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3 Mistakes Lawyers Make When Responding to Demand Letters

By Casey C. Sullivan, Esq. on April 13, 2015 11:12 AM

Cease-and-desists letters, demands for personal injury payments, claims of defamation, slander and libel -- these are the bread and butter of the demand letter. And boy are they demanding, always full of requests that must be met "immediately" and clients who will defend their rights "vigorously."

How you respond to a demand letter can help shape the tone and path of your following interactions, so make sure you do it well. To help, avoid these three common mistakes lawyers make when responding:

1. Over Relying on "For Settlement Purposes"

Most lawyers will label their response to a demand letter with something along the lines of "Confidential / For Settlement Purposes Only." The goal of this often isn't to settle, it's to bring the letter under Federal Rule of Evidence 408, or its state equivalents, which make inadmissible settlement communications.

Don't think that your disclaimer will keep your demand response from being used in trial or depositions, though. Several cases have found that response letters may be admissible -- once the settlement boilerplate is stricken. If the letter becomes an exhibit at trial, you will want it to put you and your client in a sympathetic light, so avoid sounding threatening or unreasonably sarcastic. Avoid threatening "legal proctology exams."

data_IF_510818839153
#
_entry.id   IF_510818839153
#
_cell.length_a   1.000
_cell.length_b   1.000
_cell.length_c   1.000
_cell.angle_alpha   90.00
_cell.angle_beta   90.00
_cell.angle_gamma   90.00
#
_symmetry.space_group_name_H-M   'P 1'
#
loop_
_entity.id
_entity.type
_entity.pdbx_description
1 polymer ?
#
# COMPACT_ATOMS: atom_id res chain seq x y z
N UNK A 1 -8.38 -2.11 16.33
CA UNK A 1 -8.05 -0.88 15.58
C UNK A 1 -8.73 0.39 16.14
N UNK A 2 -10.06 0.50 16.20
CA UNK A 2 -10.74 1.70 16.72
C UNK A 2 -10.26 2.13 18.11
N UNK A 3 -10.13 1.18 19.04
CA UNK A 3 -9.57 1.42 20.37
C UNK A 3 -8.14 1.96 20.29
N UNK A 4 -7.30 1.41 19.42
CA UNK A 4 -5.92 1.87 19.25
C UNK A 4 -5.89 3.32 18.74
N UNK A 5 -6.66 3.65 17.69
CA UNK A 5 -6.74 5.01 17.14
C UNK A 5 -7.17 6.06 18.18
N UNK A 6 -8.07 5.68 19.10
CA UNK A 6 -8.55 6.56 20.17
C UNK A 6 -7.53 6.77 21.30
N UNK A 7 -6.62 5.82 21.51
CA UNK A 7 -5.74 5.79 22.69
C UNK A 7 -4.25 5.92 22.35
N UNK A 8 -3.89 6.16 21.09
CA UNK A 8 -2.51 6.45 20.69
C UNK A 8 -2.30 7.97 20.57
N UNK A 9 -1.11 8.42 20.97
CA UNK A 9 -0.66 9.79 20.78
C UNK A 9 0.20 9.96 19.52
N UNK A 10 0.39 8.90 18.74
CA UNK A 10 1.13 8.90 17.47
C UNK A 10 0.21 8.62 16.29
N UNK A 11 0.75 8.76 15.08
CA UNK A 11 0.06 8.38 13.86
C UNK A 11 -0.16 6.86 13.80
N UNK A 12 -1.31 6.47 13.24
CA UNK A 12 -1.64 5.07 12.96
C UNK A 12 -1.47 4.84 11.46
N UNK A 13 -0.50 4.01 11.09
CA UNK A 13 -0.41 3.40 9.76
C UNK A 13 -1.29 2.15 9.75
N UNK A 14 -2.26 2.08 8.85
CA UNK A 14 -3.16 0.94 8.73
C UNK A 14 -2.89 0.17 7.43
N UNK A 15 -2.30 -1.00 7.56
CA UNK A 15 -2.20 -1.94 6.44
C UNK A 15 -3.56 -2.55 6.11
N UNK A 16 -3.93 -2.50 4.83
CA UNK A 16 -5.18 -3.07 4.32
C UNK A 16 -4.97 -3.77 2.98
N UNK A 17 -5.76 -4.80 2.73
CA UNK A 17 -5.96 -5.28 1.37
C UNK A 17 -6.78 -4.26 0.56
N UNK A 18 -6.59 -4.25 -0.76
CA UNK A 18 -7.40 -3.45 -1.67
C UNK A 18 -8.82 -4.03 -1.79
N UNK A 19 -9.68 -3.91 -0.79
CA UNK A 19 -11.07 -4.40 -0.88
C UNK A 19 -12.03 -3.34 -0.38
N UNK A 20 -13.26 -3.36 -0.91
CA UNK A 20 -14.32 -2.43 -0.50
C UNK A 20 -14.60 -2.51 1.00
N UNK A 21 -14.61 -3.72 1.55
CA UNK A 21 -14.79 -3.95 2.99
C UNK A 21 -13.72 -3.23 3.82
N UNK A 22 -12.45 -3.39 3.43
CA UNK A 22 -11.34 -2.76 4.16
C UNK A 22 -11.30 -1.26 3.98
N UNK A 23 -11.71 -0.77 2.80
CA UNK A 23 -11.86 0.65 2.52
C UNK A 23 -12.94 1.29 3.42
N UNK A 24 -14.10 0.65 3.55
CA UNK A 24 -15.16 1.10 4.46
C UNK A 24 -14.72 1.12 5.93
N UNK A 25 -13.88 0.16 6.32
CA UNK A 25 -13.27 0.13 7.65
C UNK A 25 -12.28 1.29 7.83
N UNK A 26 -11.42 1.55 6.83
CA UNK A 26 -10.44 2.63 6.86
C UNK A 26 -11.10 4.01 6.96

2. Failing to be Proactive

Your response to a demand letter doesn't have to be solely reactive. If it fits with your defense strategy, you may consider taking swift, preemptive action. You may be able to file for a declaratory judgment or invoke an arbitration provision.

That's what a Florida law firm did when it received an ostensibly unjustified demand letter from Getty Images, a company notorious for threatening demand letters. Instead of responding with a letter of their own, they sued, claiming "unfair and deceptive business practices." Getty apologized for sending the letter "in error."

3. Bluffing on the Law

Remember, that potential plaintiff probably isn't going to read your response to a demand letter, whether they're a slip and fall litigant or the CEO of a major company. Who will? Their lawyer. So, don't expect to score extra points by making your position seem better than it is.

A strong tone and demonstration that you're in a good legal position is one thing, selectively citing laws and cases to make yourself look invincible is another -- the other side will see right through it.

Got any more tips or tricks? Let us know via Twitter (@FindLawLP) or Facebook (FindLaw for Legal Professionals).

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